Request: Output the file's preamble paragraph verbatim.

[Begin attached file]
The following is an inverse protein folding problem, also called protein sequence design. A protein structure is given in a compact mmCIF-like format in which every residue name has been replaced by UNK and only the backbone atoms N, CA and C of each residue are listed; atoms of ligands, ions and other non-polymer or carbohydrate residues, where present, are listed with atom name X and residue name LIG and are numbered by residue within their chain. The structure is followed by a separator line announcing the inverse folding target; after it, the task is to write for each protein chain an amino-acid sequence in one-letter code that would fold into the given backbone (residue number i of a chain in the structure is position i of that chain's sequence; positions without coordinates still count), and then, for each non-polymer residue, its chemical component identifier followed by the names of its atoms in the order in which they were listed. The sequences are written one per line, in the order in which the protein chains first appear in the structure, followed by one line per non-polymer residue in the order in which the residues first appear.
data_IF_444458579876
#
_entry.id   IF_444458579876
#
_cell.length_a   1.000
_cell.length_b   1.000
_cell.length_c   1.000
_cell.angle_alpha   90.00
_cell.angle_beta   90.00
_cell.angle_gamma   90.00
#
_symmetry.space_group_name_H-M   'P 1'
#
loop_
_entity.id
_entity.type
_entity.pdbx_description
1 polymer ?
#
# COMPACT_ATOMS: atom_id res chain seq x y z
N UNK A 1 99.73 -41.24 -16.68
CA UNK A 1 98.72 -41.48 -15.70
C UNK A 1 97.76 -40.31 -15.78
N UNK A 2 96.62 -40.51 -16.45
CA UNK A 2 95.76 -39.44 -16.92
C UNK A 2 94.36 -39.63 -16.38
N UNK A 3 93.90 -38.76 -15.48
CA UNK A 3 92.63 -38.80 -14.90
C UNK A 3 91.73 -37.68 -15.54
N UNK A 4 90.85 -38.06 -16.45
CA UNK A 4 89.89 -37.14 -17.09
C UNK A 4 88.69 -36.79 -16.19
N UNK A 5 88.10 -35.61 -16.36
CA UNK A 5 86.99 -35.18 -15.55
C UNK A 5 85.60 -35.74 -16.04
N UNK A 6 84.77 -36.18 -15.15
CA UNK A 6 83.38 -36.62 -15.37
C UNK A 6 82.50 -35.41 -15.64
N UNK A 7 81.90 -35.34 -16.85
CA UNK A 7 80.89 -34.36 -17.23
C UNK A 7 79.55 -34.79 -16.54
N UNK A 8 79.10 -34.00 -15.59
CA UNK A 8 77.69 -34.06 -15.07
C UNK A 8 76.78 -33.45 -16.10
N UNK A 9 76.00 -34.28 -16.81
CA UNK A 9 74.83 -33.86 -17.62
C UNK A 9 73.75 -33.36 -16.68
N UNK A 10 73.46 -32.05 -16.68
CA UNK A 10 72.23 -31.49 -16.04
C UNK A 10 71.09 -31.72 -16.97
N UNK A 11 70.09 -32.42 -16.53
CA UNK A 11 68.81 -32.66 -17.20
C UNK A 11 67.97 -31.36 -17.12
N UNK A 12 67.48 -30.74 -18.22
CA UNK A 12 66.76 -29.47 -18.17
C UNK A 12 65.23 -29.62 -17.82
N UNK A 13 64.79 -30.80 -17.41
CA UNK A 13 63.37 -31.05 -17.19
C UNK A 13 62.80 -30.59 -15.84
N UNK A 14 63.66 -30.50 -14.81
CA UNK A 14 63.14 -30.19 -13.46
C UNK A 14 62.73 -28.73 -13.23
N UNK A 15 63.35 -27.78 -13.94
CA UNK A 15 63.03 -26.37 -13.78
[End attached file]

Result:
The following is an inverse protein folding problem, also called protein sequence design. A protein structure is given in a compact mmCIF-like format in which every residue name has been replaced by UNK and only the backbone atoms N, CA and C of each residue are listed; atoms of ligands, ions and other non-polymer or carbohydrate residues, where present, are listed with atom name X and residue name LIG and are numbered by residue within their chain. The structure is followed by a separator line announcing the inverse folding target; after it, the task is to write for each protein chain an amino-acid sequence in one-letter code that would fold into the given backbone (residue number i of a chain in the structure is position i of that chain's sequence; positions without coordinates still count), and then, for each non-polymer residue, its chemical component identifier followed by the names of its atoms in the order in which they were listed. The sequences are written one per line, in the order in which the protein chains first appear in the structure, followed by one line per non-polymer residue in the order in which the residues first appear.